Once the plants are ready they are extracted from the soil, not cut, and left in the fields for up to 6 weeks being turned every so often. This process, called retting, helps separate the fibers from the woody core by being exposed to the natural elements. Once the flax has been sufficiently retted, the flax is harvested and baled before being processed by the scutching machine. The scutching machine removes the seed pods and breaks the woody stems, separating the fibers from the wood particles. Rotating blades then remove the shorter fibers to be used for coarser yarns, leaving the long fibers which are used for the finest yarn. The fibers are then combed by thousands of pins leaving only the longest and purest fibers. The retrieved stalks are used for chip board or animal bedding, and excess fibers are used in the paper industry or are processed into coarser yarns, leaving no wastage.

To ensure the most consistent yarn, fibers from various fields are combined and combed to obtain a yarn of equal colour and quality. The refined flax fibers are then fed across the spinning machine, between pairs of rollers lengthening the fibers into a yarn. Dry spinning produces a yarn with a rustic, hairy appearance while wet spinning produces a smooth yarn. The yarn is then wound onto bobbins which are then loaded onto the warp and weft beams ready for weaving. 

Benefits

Linen is renowned for its superior properties and is again coming to the forefront of bedding for its natural health benefits, improving sleep and general well being as well as its ecological and long lasting qualities. 

  • Extremely durable - 30% stronger than cotton
  • Naturally Hypoallergenic - Perfect for those with sensitive skin or allergies
  • High air permeability - Breathable fabric
  • Environmentally friendly - No irrigation and minimal chemicals required to grow flax (Our mill is also CO2 neutral)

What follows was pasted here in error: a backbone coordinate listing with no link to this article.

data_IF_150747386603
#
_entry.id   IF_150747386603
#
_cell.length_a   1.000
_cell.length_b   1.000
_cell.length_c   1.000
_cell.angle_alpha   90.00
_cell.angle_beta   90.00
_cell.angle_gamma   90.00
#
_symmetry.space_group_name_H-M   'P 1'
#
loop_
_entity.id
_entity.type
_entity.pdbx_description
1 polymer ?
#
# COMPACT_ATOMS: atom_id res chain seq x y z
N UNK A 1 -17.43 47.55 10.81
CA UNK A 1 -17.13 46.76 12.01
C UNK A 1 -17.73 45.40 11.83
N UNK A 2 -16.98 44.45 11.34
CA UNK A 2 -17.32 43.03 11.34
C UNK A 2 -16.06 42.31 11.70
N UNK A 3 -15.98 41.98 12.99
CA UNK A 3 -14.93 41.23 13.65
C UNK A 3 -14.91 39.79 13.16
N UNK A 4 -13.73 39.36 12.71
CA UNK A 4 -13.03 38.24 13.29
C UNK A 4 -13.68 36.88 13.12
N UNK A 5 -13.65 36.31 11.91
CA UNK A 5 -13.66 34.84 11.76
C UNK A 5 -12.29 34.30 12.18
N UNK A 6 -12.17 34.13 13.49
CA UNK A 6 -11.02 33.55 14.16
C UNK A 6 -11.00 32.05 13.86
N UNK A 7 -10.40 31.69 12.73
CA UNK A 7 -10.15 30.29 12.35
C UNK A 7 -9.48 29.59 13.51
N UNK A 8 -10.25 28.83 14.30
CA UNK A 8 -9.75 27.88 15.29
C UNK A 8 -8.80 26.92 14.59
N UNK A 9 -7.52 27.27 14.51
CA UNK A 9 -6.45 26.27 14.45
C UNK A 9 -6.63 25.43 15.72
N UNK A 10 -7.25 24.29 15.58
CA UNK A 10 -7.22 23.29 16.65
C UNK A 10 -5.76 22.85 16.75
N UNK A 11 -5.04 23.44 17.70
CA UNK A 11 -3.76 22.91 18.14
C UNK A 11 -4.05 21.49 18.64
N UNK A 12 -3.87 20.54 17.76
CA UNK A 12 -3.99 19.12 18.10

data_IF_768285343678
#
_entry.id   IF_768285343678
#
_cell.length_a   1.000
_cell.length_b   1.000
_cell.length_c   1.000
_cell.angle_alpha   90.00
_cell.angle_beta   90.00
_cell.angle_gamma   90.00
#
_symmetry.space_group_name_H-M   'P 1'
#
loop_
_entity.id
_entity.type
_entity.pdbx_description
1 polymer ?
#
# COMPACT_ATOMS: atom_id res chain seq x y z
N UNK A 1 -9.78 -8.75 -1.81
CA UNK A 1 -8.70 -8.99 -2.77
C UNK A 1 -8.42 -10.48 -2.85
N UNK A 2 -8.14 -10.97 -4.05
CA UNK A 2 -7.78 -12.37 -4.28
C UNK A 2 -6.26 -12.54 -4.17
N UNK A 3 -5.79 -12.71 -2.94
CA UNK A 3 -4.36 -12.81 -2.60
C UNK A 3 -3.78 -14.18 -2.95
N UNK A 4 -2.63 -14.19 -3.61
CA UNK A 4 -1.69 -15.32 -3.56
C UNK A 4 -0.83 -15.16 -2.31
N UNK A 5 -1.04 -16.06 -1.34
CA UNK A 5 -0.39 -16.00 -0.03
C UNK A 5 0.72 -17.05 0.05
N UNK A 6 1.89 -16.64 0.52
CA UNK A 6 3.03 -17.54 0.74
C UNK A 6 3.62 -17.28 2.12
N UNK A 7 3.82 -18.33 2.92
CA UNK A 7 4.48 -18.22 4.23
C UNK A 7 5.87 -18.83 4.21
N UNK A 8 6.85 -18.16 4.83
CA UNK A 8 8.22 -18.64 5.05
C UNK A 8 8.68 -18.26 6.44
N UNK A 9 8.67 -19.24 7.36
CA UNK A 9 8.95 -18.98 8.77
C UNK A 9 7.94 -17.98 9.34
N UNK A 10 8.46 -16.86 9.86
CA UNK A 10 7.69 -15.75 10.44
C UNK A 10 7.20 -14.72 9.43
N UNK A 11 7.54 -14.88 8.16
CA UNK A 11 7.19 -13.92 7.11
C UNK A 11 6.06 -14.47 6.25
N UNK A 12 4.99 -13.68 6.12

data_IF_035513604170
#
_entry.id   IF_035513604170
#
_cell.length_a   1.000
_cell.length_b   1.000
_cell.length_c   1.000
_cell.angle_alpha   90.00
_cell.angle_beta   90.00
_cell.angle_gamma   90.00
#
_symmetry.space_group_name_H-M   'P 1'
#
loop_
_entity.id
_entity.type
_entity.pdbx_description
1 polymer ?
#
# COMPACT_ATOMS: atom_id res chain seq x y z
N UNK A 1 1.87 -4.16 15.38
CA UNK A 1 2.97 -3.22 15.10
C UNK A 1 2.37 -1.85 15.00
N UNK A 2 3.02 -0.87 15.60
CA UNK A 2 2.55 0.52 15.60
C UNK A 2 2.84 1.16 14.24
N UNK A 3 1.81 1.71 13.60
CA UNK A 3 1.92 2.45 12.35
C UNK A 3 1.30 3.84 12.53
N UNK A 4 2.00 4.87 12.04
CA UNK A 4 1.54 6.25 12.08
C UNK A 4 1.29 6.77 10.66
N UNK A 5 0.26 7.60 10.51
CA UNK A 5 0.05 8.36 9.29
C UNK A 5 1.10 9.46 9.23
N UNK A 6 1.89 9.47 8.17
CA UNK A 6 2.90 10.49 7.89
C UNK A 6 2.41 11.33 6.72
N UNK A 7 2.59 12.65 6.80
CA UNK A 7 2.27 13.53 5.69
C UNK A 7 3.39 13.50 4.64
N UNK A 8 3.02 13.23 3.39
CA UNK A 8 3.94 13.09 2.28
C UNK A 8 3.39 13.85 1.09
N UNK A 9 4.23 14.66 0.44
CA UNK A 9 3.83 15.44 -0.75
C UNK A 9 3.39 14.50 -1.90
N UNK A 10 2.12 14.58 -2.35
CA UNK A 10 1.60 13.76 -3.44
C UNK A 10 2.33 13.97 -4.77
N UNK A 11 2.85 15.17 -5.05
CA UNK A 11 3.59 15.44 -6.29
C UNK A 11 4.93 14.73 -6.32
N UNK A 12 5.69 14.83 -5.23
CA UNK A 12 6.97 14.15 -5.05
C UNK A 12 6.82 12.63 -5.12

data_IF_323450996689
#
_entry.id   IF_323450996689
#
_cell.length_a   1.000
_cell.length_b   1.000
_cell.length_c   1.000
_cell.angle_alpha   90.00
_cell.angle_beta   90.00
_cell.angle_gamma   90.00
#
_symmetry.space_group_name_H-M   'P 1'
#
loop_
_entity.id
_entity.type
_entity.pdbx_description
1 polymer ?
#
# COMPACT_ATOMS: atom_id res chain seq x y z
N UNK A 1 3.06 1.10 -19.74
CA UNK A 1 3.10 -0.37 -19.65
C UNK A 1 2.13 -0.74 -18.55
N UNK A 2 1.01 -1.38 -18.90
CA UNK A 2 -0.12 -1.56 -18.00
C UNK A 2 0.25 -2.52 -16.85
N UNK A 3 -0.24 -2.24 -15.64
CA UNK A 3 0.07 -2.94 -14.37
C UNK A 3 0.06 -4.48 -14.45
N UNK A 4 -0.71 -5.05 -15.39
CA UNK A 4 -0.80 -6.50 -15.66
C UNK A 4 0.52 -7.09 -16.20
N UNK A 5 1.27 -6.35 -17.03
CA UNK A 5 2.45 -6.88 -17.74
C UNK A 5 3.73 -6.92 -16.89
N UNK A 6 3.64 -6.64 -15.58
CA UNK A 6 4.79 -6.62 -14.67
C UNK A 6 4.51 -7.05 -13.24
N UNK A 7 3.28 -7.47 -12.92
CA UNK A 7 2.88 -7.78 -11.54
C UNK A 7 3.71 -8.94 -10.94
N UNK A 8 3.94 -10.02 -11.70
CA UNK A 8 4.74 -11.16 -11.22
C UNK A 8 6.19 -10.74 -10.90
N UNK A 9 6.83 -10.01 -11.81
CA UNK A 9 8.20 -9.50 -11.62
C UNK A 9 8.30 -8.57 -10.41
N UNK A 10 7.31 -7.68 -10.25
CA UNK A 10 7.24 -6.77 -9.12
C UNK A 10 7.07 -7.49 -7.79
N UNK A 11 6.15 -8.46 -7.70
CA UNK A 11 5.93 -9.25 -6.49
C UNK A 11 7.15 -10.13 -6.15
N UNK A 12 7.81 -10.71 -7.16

• No wastage - Every part of the flax plant has value and a use, linen is 100% biodegradable
  • Moisture wicking - Draws moisture away from the skin, keeping you dry
  • High absorbancy - Holds up 20% of its weight in moisture before feeling damp
  • Heat conductivity properties - Warm in winter and cool in summer
  • Anti-static - No electric shocks
  • Natural PH balance - Soft on skin
  • Light massaging effect - Stimulating blood flow
  • Improves with age - A long lasting investment

 

History

The use of linen fabric has been traced back as far as 8000BC and the discovery of dyed flax fibers in the far eastern European country of Georgia suggest the use of flax up to 36,000 years ago. Ancient Egyptians wrapped their deceased in linen as a display of wealth and a symbol of light and purity. The linen wrappings being perfectly preserved even some 3000 years later upon the discovery of the tombs. Because of the laborious processes associated with linen, only finest weaves were worn by the wealthy and high priests. Linen was popular throughout Asia and Europe until the 18th century when the large cotton plantations of North America and the invention of the spinning machine, also known at the cotton gin (short for engine), which meant cotton was a much more affordable option than the laborious and traditional methods of linen. As it is such a treasured possession, it is common for families to pass down their linens through generations as they have the potential to last decades. Although linen is still popular today and is favoured for its superior properties, it is a higher priced textile due to the manual labour involved and is considered a luxury item.